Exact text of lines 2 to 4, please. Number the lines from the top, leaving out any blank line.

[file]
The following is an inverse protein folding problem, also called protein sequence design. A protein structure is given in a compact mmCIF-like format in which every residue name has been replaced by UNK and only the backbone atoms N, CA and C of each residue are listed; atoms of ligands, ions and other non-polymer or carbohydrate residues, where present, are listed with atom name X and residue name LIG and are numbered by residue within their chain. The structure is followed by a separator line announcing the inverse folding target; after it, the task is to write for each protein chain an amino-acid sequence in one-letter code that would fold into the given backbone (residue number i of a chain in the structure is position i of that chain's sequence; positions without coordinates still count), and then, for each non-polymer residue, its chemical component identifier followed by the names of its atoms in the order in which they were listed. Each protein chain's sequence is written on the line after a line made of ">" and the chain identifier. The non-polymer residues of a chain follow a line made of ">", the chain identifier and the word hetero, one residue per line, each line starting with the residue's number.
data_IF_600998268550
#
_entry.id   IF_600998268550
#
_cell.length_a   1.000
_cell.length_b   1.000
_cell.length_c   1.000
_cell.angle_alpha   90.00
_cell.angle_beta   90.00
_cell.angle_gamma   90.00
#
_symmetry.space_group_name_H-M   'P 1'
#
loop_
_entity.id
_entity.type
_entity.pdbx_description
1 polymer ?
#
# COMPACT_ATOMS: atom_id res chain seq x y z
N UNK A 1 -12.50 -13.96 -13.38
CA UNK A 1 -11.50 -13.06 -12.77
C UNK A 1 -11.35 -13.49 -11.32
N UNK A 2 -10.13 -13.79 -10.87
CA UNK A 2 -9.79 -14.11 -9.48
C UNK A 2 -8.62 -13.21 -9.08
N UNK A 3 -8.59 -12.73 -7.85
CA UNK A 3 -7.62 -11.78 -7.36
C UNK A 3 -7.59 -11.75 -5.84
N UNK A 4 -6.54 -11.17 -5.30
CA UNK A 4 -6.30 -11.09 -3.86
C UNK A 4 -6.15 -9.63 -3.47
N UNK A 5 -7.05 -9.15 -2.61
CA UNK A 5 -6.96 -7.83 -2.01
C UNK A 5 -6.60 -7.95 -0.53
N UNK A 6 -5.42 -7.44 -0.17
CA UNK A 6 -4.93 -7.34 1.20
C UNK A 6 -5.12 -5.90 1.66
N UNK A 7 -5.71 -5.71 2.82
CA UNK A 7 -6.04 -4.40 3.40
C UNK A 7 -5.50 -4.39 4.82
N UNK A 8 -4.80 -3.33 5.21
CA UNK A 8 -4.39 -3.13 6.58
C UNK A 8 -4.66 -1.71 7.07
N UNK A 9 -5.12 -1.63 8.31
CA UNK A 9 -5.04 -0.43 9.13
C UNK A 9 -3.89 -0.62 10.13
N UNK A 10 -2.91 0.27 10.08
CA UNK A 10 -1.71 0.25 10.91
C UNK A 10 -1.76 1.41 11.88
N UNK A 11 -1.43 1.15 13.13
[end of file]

data_IF_600998268550
#
_entry.id   IF_600998268550